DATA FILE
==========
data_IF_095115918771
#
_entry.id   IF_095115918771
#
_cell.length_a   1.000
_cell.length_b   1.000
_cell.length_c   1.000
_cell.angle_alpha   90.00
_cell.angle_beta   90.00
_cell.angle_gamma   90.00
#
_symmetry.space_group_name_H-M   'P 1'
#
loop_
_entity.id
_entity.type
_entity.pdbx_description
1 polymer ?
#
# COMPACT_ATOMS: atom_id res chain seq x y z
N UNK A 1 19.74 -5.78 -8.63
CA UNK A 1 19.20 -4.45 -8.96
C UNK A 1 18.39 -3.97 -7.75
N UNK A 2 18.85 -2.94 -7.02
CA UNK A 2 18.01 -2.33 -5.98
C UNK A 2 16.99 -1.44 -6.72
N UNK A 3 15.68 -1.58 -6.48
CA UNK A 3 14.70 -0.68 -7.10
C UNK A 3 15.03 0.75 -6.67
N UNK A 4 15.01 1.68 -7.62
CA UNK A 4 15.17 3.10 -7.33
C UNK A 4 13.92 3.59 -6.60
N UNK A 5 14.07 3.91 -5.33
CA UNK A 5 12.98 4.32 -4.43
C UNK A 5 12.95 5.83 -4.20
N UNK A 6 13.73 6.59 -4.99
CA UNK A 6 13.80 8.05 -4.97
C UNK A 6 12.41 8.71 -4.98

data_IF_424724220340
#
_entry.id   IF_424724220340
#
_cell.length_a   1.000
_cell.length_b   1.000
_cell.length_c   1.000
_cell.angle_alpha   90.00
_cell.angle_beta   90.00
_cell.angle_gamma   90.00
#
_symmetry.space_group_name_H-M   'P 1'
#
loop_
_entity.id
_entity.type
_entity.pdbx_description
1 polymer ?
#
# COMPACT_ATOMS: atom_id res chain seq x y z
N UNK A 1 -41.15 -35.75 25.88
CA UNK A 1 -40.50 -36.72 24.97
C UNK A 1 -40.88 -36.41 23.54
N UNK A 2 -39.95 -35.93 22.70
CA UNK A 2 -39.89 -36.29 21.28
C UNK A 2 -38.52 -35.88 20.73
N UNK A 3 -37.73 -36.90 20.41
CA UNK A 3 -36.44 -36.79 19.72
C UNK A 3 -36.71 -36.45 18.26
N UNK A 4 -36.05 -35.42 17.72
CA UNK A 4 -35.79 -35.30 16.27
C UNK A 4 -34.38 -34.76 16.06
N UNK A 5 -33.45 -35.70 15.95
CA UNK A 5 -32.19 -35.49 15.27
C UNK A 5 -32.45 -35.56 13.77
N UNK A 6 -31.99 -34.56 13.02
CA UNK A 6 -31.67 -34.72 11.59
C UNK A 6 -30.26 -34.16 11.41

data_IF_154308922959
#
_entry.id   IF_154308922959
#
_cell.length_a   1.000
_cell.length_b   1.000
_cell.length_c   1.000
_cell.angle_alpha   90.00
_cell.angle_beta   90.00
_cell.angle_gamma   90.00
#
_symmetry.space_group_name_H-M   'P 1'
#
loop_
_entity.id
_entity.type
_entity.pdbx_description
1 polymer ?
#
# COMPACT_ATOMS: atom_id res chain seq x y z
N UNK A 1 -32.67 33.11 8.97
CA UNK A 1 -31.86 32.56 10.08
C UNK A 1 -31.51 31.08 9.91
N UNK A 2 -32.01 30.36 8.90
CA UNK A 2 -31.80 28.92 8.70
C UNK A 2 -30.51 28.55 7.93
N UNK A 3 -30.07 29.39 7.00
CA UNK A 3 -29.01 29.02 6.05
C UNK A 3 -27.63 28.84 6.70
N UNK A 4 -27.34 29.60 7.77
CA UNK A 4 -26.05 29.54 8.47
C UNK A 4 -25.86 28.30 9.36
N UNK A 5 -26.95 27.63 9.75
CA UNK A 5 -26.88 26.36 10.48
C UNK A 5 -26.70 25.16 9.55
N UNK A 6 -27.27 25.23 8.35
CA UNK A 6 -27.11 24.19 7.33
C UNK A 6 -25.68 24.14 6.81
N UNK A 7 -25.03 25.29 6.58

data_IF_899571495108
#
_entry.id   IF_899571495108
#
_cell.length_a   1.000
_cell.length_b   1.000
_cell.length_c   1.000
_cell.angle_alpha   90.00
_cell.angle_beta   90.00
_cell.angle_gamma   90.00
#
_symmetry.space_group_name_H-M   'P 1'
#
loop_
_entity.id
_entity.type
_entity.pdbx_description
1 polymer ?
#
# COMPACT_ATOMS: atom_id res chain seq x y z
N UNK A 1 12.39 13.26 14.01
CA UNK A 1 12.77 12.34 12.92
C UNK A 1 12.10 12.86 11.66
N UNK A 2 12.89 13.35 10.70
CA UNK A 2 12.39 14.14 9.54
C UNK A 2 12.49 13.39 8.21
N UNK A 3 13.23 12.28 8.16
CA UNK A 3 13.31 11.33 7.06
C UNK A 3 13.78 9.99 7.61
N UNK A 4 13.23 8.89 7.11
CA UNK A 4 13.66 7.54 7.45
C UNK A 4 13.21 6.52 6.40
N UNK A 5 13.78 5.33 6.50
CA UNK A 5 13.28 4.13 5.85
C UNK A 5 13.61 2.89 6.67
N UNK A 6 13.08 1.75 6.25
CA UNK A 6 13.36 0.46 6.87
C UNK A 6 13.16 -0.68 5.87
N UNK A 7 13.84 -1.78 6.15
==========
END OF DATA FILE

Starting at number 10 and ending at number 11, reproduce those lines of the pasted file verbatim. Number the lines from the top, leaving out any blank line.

_cell.angle_gamma   90.00
#